The minimum distance the shark travelled was in excess of 1600km. The distance between the two sightings verifies the capability of these migratory animals to travel between countries and highlights the importance of protecting the species worldwide. While currently listed as vulnerable to extinction on the IUCN Red List, whale sharks are still under threat from poaching in South East Asia and other areas around the world. A recent report by Wild Life Risk exposed one of the biggest slaughters of whale sharks in PuQi, Zhejiang Province, China, which is thought to slaughter over 600 whale sharks annually for the production of ‘fish oil’, shark skin bags, shark fin soup and further use of the meat as food (http://wildliferisk.org/press-release/ChinaWhaleSharks-WLR-Report-ENG.pdf). The continued threat of poaching coupled with the migratory capabilities of these sharks emphasizes the urgency to protect the species on a worldwide scale. For over a century whale sharks were hunted in the Philippines, until became protected in 1998. Taiwan protected this species in 2007.
Scientists studying whale sharks hope that a better understanding of the sharks’ movements across regions will help aid the species protection outside the boundaries of one country, offering better protection world wide. The deployment of a satellite tag by Dr Hua Hsun Hsu in the Bohol Sea with the Large Marine Vertebrates Project, Philippines will shed further light into the migration of these giants in South East Asia and possibly beyond, while simultaneously strengthening international collaboration in shark research.
Author: Sally Snow, Large Marine Vertebrate Project, Philippines Website: www.lamave.org
Facebook: Large Marine Vertebrate Project, Philippines Twitter: lamaveproject
For more information please contact: email@example.com
Individuals interested in purchasing photographs of shark P-545, generic whale shark photographs and LAMAVE research in Southern Leyte should visit: https://www.picfair.com/pics/whaleshark-tag; https://www.picfair.com/pics/whale-shark-lamave-1 ; https://www.picfair.com/pics/whale-shark-3 and browse the lamave project profile.
Form more whale shark or research photos contact Steve De Neef at www.stevedeneef.com
Physalus, NGO, Large Marine Vertebrate Project, Philippines - Physalus is a non-profit, non-government organization founded in Italy, operating primarily for the protection of the environment through marine conservation initiatives. Its Large Marine Vertebrates Project, Philippines (LAMAVE) was initiated in 2010 to conduct scientific research and raises awareness in the Philippines. As an NGO the project relies on grants, private donations, volunteers and sponsorship to carry out its work.
Dr Hua Hsun Hsu Ph. D. firstname.lastname@example.org
Department of Environmental Biology and Fisheries Science/George Chen Shark Research Center,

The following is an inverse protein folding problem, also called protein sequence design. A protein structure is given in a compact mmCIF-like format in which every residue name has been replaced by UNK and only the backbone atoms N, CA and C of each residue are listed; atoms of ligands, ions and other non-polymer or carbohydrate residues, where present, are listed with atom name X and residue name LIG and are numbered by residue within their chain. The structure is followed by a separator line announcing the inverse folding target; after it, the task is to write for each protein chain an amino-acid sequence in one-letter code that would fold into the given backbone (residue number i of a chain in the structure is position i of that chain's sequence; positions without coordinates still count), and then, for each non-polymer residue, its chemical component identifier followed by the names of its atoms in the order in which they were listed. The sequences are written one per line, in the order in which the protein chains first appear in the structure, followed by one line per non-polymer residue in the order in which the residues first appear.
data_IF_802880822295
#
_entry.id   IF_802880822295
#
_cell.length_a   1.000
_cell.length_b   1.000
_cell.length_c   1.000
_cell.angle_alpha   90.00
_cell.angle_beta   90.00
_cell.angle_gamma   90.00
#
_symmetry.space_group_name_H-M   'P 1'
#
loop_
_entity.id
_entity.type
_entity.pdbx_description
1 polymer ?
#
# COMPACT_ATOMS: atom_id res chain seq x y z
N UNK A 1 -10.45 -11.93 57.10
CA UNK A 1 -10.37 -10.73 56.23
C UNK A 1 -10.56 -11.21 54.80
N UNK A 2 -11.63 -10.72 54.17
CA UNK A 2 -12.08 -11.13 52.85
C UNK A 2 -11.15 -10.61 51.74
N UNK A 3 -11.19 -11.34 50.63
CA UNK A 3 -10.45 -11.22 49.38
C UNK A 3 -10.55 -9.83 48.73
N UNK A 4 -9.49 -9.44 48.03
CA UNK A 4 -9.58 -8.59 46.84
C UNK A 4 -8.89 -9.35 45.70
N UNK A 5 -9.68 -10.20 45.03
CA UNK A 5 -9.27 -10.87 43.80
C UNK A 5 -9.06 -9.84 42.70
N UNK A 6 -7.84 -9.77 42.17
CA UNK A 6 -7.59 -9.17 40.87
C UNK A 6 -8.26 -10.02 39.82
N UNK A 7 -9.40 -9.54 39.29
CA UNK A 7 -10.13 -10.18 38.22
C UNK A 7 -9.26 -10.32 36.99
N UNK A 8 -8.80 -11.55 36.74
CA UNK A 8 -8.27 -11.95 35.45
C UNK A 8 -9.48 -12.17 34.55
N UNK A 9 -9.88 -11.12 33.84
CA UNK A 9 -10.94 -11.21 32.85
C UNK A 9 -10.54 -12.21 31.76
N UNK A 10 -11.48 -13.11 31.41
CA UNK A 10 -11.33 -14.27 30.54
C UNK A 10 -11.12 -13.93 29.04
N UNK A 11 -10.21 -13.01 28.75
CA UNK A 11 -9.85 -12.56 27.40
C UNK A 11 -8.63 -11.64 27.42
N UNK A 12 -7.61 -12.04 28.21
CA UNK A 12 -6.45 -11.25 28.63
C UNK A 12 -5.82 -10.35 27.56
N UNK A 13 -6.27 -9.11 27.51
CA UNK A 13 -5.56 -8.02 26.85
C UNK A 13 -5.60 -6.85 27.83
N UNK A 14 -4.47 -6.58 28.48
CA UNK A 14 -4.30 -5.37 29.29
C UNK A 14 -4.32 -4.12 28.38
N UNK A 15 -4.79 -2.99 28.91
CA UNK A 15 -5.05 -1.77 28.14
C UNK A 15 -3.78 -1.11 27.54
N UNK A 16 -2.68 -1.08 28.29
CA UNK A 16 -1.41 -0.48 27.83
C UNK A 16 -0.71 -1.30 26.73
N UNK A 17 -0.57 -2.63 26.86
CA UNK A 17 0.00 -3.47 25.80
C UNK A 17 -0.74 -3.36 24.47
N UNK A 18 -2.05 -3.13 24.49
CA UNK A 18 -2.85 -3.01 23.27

National Taiwan Ocean University, 2, Pei-Ning Road, Keelung, Taiwan 20224
I love just walking around the small fishing villages here. There’s always so much to see - from the traditional cock fighting that goes on, to the children who help run the family shop, to the mums and babies that hang out all day together, and of course the fishermen who come home with the days catch.#philippines #travel #blog #photographs #kids #fishermen #village #cock fighting
YAY for the whales!!!!
A fabulous little message from Greenpeace:
Lately I’ve been spending a lot of time “Roaming Around”, at least that’s what my Filipino friends would say….in the UK we’d probably stick to “you’ve been travelling about”…
I guess the point is, yes, yes I have. March was a roller-coaster (bus) ride from Central to Northern Philippines, add to that a few plane rides, a handful of ferries, a few ‘bancas’ (motorised fishing/diving boats), a cheeky cocktail…fried chicken and a drinking game which consisted of 12+ shots of Emperador (brandy) and an unfortunate event of being mistaken for a ghost, and you’re pretty much up to date.
A Cheeky cocktail in Manila.
My first port of call was Dosnol, a town famous in the Philippines for the first whale shark tourism initiative, which started way back in 1998, and yes, for those that have been following shark tails from the beginning, you’ll remember that this is where my adventure first started. Indeed it was in the waters of Donsol that I popped my whale shark researcher cherry, volunteering with WWF-Philippines.
Well, unbelievably it’s been two years since I was last there!! And as you can imagine it was quite the trip down memory lane. The sharks are still there, despite a recent decline in sightings and the community is still the same, though the decline in sightings in recent years has perhaps started to make the people a little more conscious of the way they conduct tourism. If true it would definitely be a good thing, for one thing boat management is something that needs evaluating.